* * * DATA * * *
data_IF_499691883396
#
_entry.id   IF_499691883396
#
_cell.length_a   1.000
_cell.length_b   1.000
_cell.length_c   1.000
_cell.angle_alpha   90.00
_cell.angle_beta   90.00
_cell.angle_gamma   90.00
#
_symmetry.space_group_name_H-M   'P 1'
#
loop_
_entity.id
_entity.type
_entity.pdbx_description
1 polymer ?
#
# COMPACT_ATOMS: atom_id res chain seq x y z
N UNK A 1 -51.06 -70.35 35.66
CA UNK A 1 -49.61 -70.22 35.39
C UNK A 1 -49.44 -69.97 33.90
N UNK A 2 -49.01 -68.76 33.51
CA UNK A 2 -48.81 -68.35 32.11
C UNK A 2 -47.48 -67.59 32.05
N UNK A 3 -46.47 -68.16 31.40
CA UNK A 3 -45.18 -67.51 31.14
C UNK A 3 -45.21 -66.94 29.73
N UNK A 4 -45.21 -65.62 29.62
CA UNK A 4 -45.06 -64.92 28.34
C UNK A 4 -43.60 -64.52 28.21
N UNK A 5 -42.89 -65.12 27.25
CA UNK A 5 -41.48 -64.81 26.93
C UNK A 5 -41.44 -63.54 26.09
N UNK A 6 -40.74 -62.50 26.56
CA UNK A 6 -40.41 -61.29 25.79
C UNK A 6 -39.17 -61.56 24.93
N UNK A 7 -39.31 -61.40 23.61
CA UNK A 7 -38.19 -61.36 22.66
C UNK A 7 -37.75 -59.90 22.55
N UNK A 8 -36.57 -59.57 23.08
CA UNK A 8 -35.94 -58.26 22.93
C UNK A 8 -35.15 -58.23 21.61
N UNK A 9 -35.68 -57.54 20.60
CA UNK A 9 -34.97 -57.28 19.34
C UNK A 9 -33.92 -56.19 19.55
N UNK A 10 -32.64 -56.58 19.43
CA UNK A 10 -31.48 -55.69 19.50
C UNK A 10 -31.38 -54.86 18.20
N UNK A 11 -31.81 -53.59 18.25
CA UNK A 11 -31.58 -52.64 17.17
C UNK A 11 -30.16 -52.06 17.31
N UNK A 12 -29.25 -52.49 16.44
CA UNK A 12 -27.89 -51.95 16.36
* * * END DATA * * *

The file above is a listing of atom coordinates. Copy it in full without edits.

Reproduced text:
data_IF_499691883396
#
_entry.id   IF_499691883396
#
_cell.length_a   1.000
_cell.length_b   1.000
_cell.length_c   1.000
_cell.angle_alpha   90.00
_cell.angle_beta   90.00
_cell.angle_gamma   90.00
#
_symmetry.space_group_name_H-M   'P 1'
#
loop_
_entity.id
_entity.type
_entity.pdbx_description
1 polymer ?
#
# COMPACT_ATOMS: atom_id res chain seq x y z
N UNK A 1 -51.06 -70.35 35.66
CA UNK A 1 -49.61 -70.22 35.39
C UNK A 1 -49.44 -69.97 33.90
N UNK A 2 -49.01 -68.76 33.51
CA UNK A 2 -48.81 -68.35 32.11
C UNK A 2 -47.48 -67.59 32.05
N UNK A 3 -46.47 -68.16 31.40
CA UNK A 3 -45.18 -67.51 31.14
C UNK A 3 -45.21 -66.94 29.73
N UNK A 4 -45.21 -65.62 29.62
CA UNK A 4 -45.06 -64.92 28.34
C UNK A 4 -43.60 -64.52 28.21
N UNK A 5 -42.89 -65.12 27.25
CA UNK A 5 -41.48 -64.81 26.93
C UNK A 5 -41.44 -63.54 26.09
N UNK A 6 -40.74 -62.50 26.56
CA UNK A 6 -40.41 -61.29 25.79
C UNK A 6 -39.17 -61.56 24.93
N UNK A 7 -39.31 -61.40 23.61
CA UNK A 7 -38.19 -61.36 22.66
C UNK A 7 -37.75 -59.90 22.55
N UNK A 8 -36.57 -59.57 23.08
CA UNK A 8 -35.94 -58.26 22.93
C UNK A 8 -35.15 -58.23 21.61
N UNK A 9 -35.68 -57.54 20.60
CA UNK A 9 -34.97 -57.28 19.34
C UNK A 9 -33.92 -56.19 19.55
N UNK A 10 -32.64 -56.58 19.43
CA UNK A 10 -31.48 -55.69 19.50
C UNK A 10 -31.38 -54.86 18.20
N UNK A 11 -31.81 -53.59 18.25
CA UNK A 11 -31.58 -52.64 17.17
C UNK A 11 -30.16 -52.06 17.31
N UNK A 12 -29.25 -52.49 16.44
CA UNK A 12 -27.89 -51.95 16.36